Government Immunity Emergency
Motorcycle Accidents Involving Government Vehicles Those who respond to emergencies, such as ambulance crews, firefighters and police officers provide services that are critical to public safety. As such, other road users have the obligation to yield to them when they respond to emergencies. Drivers of emergency vehicles are given a lot of latitudes when it comes to traffic regulations and may do things that would normally be prohibited, such as go through a red light or drive in the wrong lane for a while to get past other vehicles.
Even when their presence is urgently needed at the site of an emergency, responders still have the responsibility to take precautions in order to avoid accidents. Drivers of emergency vehicles should be particularly vigilant around motorcycles, as their smaller size can make them less visible. Furthermore, motorcycles lack the protection offered by a car's body and thus face a higher risk of being seriously injured or killed in a collision.
In the unfortunate scenario where a motorcyclist was injured or killed in an accident involving a government vehicle responding to an emergency, victims and their families often find that getting compensation can be difficult. Laws applicable to government vehicles are complex and vary from one state to the next, which can complicate the process of seeking fair compensation for property damage, personal injury or wrongful death.
Can a Government Entity Be Sued for Damages Resulting From a Traffic Accident?
The doctrine of sovereign immunity generally protects governmental entities, such as villages, towns and cities, counties, states, school districts and the federal government, from lawsuits. This doesn't mean that they can never be held liable for any kind of road accident. An exception to the immunity rule provides that a government entity can be held liable for an act or omission if a private person would also be liable for the same act under the law where the incident took place.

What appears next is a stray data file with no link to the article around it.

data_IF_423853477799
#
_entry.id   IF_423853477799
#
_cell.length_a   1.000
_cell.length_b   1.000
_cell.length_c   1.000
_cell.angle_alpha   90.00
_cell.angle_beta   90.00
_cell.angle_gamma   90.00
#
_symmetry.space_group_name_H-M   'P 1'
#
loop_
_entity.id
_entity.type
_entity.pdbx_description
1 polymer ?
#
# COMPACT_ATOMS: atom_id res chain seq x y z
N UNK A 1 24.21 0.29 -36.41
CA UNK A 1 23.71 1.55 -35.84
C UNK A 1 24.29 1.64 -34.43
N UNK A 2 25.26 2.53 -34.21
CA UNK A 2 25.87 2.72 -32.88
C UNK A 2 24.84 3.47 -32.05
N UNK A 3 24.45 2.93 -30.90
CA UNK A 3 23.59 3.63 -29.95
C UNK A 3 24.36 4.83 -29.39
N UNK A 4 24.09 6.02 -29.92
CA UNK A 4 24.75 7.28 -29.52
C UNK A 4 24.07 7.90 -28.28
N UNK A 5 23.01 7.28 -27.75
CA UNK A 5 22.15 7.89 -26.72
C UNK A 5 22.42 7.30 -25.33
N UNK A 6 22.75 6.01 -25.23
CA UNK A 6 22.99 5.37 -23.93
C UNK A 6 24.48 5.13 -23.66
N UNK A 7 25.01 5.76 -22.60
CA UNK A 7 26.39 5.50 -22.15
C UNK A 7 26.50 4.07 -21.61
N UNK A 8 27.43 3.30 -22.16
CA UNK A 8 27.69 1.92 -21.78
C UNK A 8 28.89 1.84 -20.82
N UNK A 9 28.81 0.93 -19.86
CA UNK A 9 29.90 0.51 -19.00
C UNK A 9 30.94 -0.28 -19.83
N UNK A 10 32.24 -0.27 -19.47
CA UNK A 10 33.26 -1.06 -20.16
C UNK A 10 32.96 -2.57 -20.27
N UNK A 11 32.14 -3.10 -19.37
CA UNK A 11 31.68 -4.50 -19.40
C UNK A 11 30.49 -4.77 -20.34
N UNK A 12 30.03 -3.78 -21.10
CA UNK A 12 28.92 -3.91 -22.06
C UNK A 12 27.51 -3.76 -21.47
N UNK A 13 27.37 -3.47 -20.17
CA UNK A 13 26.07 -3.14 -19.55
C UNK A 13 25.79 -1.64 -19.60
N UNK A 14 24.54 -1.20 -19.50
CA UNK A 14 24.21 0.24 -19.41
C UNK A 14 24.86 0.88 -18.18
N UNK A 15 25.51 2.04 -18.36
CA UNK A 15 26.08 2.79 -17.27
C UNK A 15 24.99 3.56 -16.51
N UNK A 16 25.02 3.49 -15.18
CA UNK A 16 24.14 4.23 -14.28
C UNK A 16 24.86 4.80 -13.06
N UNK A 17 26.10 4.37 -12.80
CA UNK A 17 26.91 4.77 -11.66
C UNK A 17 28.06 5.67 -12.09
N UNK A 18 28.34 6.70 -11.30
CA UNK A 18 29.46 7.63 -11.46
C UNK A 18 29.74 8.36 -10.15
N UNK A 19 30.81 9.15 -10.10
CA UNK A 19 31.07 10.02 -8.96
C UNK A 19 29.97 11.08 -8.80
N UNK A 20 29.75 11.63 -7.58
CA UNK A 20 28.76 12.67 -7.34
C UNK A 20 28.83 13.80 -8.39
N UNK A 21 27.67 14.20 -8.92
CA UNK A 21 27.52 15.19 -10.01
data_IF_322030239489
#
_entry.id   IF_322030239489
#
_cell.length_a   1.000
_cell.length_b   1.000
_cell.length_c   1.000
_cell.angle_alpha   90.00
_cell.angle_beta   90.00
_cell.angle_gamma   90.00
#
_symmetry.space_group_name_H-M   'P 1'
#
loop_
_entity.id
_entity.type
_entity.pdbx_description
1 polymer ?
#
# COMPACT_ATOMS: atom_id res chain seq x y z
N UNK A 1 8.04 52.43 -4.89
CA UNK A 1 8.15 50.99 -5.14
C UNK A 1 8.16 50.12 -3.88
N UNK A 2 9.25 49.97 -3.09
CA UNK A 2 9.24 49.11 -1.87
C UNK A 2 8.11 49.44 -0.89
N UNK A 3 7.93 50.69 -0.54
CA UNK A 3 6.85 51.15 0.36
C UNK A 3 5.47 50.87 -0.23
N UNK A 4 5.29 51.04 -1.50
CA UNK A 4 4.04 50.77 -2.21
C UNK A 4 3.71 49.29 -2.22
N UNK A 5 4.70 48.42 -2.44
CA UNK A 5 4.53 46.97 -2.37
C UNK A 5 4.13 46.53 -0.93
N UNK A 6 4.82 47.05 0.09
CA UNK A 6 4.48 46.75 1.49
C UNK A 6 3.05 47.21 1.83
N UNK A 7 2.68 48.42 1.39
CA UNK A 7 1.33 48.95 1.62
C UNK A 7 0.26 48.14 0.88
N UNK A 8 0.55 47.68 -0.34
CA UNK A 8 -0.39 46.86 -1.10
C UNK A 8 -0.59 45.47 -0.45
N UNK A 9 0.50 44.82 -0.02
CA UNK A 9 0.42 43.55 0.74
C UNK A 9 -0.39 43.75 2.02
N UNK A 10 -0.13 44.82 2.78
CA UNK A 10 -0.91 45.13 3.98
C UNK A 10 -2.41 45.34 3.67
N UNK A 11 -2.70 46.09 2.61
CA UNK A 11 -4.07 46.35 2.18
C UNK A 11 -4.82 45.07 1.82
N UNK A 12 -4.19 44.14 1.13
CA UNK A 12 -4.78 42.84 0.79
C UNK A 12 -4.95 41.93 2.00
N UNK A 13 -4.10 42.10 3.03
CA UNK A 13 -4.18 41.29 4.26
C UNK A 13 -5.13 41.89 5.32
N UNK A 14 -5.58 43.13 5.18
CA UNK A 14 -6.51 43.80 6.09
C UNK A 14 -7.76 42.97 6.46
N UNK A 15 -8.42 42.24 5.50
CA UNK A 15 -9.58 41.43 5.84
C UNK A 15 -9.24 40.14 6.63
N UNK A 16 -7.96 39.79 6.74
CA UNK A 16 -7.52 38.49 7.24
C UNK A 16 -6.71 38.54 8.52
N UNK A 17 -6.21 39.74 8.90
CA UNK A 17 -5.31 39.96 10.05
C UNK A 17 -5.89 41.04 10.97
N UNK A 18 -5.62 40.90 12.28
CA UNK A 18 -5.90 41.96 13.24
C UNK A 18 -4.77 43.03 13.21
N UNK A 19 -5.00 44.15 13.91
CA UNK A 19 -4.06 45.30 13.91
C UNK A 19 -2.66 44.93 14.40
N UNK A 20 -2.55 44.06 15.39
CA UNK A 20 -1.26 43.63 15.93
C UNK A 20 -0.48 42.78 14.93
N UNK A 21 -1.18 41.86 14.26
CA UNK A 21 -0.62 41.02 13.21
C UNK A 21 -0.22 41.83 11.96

This means that a government entity can be sued for damages resulting from a traffic accident if the vehicle in question was owned or leased by the entity and the driver was acting in an official capacity.
In order for damages to be awarded to a claimant, proof must be provided that the driver of the emergency response vehicle caused the accident. Even though they may disregard certain traffic rules when responding to emergencies, drivers still have a duty to follow all relevant safety procedures. This includes turning on their sirens and lights.
Filing Your Claim
Exceptions to the immunity rule for government entities require you to file a notice of claim in the 180 days following the date the accident occurred. You will need to state a monetary amount for your claim at the time of filing. Missing the deadline may result in losing your eligibility to collect any damages.
Should your claim be denied by the government entity in question, you may file a lawsuit against them, but there is a 1-year statute of limitations to do so. For these reasons, you should always consult with an experienced motorcycle accident attorney if you have suffered damages as a result of an accident involving a government vehicle. Your attorney can help you determine whether you should file a claim, provide guidance on how to properly calculate current and future damages and represent you in court if necessary.